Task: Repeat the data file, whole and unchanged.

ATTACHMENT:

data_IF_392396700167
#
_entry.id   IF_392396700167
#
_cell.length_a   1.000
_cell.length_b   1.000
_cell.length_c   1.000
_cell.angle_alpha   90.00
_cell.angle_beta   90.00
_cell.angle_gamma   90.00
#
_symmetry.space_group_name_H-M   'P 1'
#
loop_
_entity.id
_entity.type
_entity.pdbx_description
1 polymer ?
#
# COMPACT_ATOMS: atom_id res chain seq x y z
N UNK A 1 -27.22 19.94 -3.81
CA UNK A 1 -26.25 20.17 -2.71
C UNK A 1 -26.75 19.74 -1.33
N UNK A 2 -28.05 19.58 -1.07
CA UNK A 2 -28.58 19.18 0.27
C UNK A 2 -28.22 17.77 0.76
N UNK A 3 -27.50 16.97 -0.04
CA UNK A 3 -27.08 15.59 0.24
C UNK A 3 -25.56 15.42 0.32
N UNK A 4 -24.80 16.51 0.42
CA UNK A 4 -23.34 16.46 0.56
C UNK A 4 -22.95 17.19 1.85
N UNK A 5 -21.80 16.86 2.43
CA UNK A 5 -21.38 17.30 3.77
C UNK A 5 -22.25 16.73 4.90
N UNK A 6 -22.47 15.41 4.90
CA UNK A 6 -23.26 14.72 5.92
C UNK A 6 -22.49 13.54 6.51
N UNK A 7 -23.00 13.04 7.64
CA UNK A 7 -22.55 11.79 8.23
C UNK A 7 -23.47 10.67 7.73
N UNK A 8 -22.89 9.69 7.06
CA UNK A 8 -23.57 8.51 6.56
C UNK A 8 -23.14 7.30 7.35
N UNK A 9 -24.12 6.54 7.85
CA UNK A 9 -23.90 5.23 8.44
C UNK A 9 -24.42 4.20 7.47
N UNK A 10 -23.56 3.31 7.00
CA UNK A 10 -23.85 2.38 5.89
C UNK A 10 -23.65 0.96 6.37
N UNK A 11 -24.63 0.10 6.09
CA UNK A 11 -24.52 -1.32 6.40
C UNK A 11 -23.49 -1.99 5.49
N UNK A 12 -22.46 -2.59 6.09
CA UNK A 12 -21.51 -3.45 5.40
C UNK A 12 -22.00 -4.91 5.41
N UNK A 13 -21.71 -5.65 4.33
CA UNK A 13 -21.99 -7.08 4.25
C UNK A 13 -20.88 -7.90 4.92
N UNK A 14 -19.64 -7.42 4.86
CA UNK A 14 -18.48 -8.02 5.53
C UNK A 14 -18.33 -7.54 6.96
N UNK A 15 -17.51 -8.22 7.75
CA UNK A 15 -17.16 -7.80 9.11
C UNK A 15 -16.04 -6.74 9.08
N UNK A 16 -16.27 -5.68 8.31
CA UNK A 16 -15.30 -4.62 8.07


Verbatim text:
data_IF_392396700167
#
_entry.id   IF_392396700167
#
_cell.length_a   1.000
_cell.length_b   1.000
_cell.length_c   1.000
_cell.angle_alpha   90.00
_cell.angle_beta   90.00
_cell.angle_gamma   90.00
#
_symmetry.space_group_name_H-M   'P 1'
#
loop_
_entity.id
_entity.type
_entity.pdbx_description
1 polymer ?
#
# COMPACT_ATOMS: atom_id res chain seq x y z
N UNK A 1 -27.22 19.94 -3.81
CA UNK A 1 -26.25 20.17 -2.71
C UNK A 1 -26.75 19.74 -1.33
N UNK A 2 -28.05 19.58 -1.07
CA UNK A 2 -28.58 19.18 0.27
C UNK A 2 -28.22 17.77 0.76
N UNK A 3 -27.50 16.97 -0.04
CA UNK A 3 -27.08 15.59 0.24
C UNK A 3 -25.56 15.42 0.32
N UNK A 4 -24.80 16.51 0.42
CA UNK A 4 -23.34 16.46 0.56
C UNK A 4 -22.95 17.19 1.85
N UNK A 5 -21.80 16.86 2.43
CA UNK A 5 -21.38 17.30 3.77
C UNK A 5 -22.25 16.73 4.90
N UNK A 6 -22.47 15.41 4.90
CA UNK A 6 -23.26 14.72 5.92
C UNK A 6 -22.49 13.54 6.51
N UNK A 7 -23.00 13.04 7.64
CA UNK A 7 -22.55 11.79 8.23
C UNK A 7 -23.47 10.67 7.73
N UNK A 8 -22.89 9.69 7.06
CA UNK A 8 -23.57 8.51 6.56
C UNK A 8 -23.14 7.30 7.35
N UNK A 9 -24.12 6.54 7.85
CA UNK A 9 -23.90 5.23 8.44
C UNK A 9 -24.42 4.20 7.47
N UNK A 10 -23.56 3.31 7.00
CA UNK A 10 -23.85 2.38 5.89
C UNK A 10 -23.65 0.96 6.37
N UNK A 11 -24.63 0.10 6.09
CA UNK A 11 -24.52 -1.32 6.40
C UNK A 11 -23.49 -1.99 5.49
N UNK A 12 -22.46 -2.59 6.09
CA UNK A 12 -21.51 -3.45 5.40
C UNK A 12 -22.00 -4.91 5.41
N UNK A 13 -21.71 -5.65 4.33
CA UNK A 13 -21.99 -7.08 4.25
C UNK A 13 -20.88 -7.90 4.92
N UNK A 14 -19.64 -7.42 4.86
CA UNK A 14 -18.48 -8.02 5.53
C UNK A 14 -18.33 -7.54 6.96
N UNK A 15 -17.51 -8.22 7.75
CA UNK A 15 -17.16 -7.80 9.11
C UNK A 15 -16.04 -6.74 9.08
N UNK A 16 -16.27 -5.68 8.31
CA UNK A 16 -15.30 -4.62 8.07